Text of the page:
Distribute Summary Annual Reports: Within 210 days after the close of the fiscal year of the plan, the Director, Total Rewards as Plan Administrator must furnish to each participant, and to each beneficiary receiving benefits under a pension plan, a copy of the statements and schedules, for such fiscal year, described in subparagraphs (A) and (B) of section 1023(b)(3) and such other material (including the percentage determined under section 1023(d)(11) of this title) as is necessary to fairly summarize the latest annual report. At the University this must be done by Sept. 30th of each year.
Timely Enrollment in Retirement Plan: The Director, Total Rewards must ensure timely enrollment of all employees in the University Retirement Plan, and must automatically enroll employees who do not sign up when noticed. This must be done in accord with the Final Regulations on Qualified Default Investment Alternatives. The Director, Total Rewards must also send out the annual notices on Qualified Default Investment Alternatives.
Form 500 Filing: Filing of the Form 5500 (the Annual Return/Report of Employee Benefit Plan) has been outsourced. However, the Director, Total Rewards retains responsibility for oversight and coordination vis-à-vis the vendor. The Form 5500 must be filed each year on July 15th.
Retirement and Other Deferred Compensation Arrangements (26 USC §401 and §403)
The University's retirement plans must conform to 403(b) regulations including provisions pertaining to maximum contributions, withdrawals, direct rollover elections, minimum distributions and discrimination testing to maintain tax favored status.
If an employee fails to make an investment election under a defined contribution plan, the University may invest the assets in Qualified Default Investment Alternatives (QDIA) and be relieved of fiduciary liability for the outcome of the investment under ERISA if: 1) The funds are invested in a QDIA; 2) the participant had an opportunity to direct the investment and failed to do so; 3) the participant receives both an initial and annual notice; 4) participants who fail to direct their investments receive the same information as other participants; 5) participants in a QDIA have the opportunity to transfer the assets to another available alternative; and 6) participants must have an opportunity to invest in a broad range of investment alternatives.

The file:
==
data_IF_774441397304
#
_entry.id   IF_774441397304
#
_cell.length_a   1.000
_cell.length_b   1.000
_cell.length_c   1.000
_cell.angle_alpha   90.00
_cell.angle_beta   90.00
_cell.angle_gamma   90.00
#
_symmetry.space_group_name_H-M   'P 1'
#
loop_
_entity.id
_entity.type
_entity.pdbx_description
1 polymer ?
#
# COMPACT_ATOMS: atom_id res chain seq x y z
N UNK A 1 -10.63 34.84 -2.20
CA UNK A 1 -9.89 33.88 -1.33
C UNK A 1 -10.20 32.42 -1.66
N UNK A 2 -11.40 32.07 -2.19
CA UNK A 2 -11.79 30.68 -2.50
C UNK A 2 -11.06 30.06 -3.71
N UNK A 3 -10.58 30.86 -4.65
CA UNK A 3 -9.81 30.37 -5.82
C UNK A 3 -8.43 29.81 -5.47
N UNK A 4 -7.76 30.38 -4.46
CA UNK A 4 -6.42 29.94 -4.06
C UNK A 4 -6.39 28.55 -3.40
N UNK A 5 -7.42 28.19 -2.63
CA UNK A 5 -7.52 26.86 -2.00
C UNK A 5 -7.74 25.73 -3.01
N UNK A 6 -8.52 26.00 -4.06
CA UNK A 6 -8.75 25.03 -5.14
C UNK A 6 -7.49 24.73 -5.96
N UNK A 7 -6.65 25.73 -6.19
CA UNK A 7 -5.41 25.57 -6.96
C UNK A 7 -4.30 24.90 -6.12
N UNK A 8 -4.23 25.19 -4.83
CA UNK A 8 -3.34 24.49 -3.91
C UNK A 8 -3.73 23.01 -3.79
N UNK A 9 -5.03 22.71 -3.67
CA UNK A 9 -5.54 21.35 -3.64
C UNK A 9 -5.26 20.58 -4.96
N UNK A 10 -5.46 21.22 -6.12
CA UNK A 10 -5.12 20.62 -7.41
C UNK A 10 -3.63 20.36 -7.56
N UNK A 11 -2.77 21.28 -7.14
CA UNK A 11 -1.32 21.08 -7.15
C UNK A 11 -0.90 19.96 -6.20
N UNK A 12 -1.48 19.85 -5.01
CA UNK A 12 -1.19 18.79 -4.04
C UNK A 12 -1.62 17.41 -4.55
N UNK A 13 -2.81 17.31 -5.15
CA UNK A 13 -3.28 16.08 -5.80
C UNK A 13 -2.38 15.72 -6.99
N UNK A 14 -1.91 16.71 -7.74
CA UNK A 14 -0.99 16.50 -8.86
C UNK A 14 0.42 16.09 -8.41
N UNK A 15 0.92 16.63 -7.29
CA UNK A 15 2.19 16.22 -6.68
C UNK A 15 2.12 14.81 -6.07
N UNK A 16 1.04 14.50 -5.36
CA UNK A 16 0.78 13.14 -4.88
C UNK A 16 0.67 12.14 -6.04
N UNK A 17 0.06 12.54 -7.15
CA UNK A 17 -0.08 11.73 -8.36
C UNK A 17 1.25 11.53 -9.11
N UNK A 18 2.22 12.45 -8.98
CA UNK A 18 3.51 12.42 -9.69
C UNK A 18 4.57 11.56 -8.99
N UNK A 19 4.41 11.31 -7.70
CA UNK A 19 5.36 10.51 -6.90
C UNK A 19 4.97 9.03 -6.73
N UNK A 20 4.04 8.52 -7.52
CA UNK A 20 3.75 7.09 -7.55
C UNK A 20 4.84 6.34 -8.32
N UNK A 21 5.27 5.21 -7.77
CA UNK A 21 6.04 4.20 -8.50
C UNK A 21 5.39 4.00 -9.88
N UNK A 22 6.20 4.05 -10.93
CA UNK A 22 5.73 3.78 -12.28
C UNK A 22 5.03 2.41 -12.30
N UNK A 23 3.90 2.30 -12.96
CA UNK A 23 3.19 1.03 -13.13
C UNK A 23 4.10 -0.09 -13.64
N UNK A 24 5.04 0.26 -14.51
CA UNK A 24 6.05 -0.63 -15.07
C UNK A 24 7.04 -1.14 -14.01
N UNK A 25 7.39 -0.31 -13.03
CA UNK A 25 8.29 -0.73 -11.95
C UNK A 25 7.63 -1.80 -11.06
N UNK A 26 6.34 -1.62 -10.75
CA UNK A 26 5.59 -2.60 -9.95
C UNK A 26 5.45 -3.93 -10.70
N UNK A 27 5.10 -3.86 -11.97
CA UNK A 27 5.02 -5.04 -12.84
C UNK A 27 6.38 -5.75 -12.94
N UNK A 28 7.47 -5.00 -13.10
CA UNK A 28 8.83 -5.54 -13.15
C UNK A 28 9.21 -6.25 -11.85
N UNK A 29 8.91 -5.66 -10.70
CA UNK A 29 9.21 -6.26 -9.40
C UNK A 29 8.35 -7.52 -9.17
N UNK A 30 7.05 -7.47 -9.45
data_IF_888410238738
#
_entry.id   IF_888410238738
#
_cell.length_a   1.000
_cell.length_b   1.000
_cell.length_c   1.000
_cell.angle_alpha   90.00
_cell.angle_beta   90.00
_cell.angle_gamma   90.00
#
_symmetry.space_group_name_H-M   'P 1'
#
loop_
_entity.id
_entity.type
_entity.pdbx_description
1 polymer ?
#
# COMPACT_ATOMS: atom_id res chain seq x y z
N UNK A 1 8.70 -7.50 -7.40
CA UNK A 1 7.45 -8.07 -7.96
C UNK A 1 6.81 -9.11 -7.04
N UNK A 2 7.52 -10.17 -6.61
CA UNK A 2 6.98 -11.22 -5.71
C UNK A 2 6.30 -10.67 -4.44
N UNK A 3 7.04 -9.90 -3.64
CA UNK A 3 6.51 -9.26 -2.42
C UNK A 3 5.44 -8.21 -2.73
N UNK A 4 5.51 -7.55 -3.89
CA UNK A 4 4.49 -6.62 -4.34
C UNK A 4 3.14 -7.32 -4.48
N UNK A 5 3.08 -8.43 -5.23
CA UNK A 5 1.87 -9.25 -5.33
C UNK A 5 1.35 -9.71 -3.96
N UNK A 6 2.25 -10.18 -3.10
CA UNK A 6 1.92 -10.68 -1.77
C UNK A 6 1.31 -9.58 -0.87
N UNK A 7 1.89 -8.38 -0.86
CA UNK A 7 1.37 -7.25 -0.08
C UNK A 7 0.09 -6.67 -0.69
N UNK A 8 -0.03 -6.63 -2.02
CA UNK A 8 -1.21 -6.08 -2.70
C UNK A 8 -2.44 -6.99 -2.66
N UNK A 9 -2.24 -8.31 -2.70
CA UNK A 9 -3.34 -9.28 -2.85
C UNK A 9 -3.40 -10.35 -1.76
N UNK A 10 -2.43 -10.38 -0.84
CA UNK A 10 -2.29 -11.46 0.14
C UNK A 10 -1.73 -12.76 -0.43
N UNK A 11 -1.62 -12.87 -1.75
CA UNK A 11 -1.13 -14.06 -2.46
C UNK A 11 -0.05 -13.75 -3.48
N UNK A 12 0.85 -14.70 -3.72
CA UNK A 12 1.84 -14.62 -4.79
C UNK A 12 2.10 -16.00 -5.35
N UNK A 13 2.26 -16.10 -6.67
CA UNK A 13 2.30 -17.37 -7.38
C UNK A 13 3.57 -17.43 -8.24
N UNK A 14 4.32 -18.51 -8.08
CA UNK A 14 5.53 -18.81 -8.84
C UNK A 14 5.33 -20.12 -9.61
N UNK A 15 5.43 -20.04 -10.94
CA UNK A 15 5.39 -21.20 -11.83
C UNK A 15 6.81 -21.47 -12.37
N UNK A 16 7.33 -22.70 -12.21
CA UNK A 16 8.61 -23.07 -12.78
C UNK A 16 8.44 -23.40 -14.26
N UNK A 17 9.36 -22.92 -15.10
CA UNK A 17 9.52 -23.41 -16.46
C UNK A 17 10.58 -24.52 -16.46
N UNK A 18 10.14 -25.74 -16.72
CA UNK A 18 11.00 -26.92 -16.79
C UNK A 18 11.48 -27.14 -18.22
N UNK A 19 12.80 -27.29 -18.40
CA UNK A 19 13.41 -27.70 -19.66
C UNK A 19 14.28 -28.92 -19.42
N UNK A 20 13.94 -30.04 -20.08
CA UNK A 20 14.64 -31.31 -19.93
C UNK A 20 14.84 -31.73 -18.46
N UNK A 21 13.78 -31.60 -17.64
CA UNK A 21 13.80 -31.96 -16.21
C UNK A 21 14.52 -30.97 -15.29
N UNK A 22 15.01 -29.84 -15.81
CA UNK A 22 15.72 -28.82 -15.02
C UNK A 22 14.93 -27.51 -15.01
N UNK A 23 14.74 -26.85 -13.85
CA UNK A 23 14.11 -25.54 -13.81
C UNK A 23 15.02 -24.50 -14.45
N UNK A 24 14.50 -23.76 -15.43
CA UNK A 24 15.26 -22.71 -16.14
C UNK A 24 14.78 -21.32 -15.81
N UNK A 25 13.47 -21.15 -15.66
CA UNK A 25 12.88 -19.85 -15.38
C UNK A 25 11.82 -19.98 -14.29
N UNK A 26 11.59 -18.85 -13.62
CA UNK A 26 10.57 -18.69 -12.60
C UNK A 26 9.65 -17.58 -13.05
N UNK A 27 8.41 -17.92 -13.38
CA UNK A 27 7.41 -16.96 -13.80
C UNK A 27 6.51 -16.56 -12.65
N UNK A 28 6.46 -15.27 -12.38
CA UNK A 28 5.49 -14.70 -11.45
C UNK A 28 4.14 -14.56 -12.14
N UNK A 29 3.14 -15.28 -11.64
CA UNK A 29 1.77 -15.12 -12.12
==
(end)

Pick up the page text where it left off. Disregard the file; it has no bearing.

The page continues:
The Director, Total Rewards is responsible for oversight of all of the foregoing aspects of the University’s retirement benefits.
Cafeteria Plans (26 USC §125)
A cafeteria plan is a written plan document that allows employees to exclude from gross income certain types of employer provided benefits, such as accident and health insurance, group term and life insurance, and benefits under a dependent care assistance program. Nondiscrimination rules apply and an annual return for the plan must be filed. The Director, Total Rewards is responsible for ensuring that the non-discrimination testing occurs on an annual basis for dependent care and the medical flex spending plan.
Non-Taxability of Educational Assistance Programs (26 USC §127)
Up to $5,250 in undergraduate or graduate educational assistance may be excluded from an employees’ gross income annually if the educational assistance program is “qualified” as follows: 1) the benefit is offered on a non-discriminatory basis that does not favor highly compensated employees; 2) reasonable notification of the availability and terms of the program is provided to eligible employees; 3) there is a separate written plan for the program; 4) the program is only be for the benefit of current, retired, disabled or laid off employees and not for the benefit of an employee's spouse or children and; 5) the plan cannot offer the employee a choice of taxable income or educational assistance. The tax free income may be used for tuition, books, and fees for job-related or non-job related education. The Director, Total Rewards is responsible for oversight and coordination of this program.